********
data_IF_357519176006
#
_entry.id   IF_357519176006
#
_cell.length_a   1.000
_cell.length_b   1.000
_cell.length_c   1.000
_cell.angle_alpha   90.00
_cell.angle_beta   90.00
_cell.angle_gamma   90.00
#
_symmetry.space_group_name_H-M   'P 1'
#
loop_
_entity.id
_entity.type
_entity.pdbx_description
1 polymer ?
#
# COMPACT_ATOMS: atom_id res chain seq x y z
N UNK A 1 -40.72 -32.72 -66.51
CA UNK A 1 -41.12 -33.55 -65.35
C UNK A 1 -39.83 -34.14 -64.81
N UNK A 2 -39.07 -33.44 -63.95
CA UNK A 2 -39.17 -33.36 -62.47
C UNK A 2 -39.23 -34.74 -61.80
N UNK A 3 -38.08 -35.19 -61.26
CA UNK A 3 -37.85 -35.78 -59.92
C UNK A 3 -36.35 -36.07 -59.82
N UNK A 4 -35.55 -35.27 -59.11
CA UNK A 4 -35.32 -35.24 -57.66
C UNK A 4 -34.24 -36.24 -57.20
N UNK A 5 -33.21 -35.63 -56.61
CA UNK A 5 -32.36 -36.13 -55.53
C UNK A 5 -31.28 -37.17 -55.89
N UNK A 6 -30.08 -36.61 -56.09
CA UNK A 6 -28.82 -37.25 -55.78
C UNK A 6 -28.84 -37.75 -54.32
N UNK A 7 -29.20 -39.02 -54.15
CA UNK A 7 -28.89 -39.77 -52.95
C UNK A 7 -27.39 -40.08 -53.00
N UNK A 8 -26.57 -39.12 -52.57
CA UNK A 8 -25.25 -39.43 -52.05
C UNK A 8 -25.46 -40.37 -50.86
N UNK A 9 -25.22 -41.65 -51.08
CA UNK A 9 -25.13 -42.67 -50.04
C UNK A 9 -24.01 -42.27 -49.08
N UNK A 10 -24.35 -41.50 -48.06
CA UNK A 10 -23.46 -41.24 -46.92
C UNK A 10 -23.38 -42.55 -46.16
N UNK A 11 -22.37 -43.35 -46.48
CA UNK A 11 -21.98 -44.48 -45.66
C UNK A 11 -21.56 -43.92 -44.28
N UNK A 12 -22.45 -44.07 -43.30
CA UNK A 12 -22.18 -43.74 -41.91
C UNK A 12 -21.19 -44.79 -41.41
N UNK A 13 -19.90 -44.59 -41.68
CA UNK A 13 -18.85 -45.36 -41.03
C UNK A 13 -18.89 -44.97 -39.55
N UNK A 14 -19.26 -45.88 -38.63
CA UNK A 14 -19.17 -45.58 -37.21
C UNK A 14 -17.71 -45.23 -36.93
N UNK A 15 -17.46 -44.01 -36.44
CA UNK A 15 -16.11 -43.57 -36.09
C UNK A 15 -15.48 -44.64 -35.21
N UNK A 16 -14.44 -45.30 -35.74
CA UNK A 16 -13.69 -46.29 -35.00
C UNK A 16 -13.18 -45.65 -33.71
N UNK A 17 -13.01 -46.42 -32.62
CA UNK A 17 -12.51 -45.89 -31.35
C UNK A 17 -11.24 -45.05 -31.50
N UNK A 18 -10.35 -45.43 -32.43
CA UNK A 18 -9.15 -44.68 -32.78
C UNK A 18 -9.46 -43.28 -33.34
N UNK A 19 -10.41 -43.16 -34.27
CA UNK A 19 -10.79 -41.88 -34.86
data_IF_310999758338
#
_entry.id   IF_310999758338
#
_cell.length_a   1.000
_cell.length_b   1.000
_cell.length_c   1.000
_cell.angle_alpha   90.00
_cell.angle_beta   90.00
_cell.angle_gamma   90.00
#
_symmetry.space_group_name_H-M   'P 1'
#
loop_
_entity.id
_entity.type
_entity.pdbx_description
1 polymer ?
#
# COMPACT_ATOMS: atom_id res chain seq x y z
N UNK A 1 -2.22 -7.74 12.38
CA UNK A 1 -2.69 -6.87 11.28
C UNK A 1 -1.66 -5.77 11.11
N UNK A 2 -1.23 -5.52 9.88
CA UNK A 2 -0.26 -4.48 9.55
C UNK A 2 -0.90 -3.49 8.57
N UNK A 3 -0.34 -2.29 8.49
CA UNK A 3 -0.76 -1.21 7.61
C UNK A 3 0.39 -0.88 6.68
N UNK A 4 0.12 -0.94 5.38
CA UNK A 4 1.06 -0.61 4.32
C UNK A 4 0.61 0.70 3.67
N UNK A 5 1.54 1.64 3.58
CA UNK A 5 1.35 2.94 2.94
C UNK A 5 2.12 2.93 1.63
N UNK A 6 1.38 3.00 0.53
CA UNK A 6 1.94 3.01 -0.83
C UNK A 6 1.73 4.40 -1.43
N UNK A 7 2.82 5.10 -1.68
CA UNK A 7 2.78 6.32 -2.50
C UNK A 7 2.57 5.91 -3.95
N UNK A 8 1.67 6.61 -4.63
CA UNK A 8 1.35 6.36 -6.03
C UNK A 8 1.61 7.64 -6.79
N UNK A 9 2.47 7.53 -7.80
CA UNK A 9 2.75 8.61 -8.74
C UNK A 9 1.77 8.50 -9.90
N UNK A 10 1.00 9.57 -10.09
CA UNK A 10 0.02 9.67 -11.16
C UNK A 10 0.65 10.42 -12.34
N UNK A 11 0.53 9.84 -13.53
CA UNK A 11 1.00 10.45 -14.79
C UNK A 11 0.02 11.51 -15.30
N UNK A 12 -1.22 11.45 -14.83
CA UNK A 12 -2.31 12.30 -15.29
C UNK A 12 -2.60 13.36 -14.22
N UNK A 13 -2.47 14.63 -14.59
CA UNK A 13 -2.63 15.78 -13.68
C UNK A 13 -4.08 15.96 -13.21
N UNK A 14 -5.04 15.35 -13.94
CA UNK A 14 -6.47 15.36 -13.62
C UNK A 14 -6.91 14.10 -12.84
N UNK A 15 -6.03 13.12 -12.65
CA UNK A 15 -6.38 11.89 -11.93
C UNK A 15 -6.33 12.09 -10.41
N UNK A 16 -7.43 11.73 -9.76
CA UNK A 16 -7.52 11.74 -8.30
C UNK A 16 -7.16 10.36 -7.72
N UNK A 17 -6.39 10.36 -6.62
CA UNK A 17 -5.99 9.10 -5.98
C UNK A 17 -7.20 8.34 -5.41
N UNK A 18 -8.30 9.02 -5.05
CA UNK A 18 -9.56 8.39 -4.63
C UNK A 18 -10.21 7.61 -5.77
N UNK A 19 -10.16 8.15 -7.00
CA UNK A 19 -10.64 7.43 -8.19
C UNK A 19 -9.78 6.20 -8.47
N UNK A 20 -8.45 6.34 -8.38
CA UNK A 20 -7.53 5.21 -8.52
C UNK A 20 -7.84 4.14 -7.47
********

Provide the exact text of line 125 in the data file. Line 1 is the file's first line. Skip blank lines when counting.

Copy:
CA UNK A 10 0.02 9.67 -11.16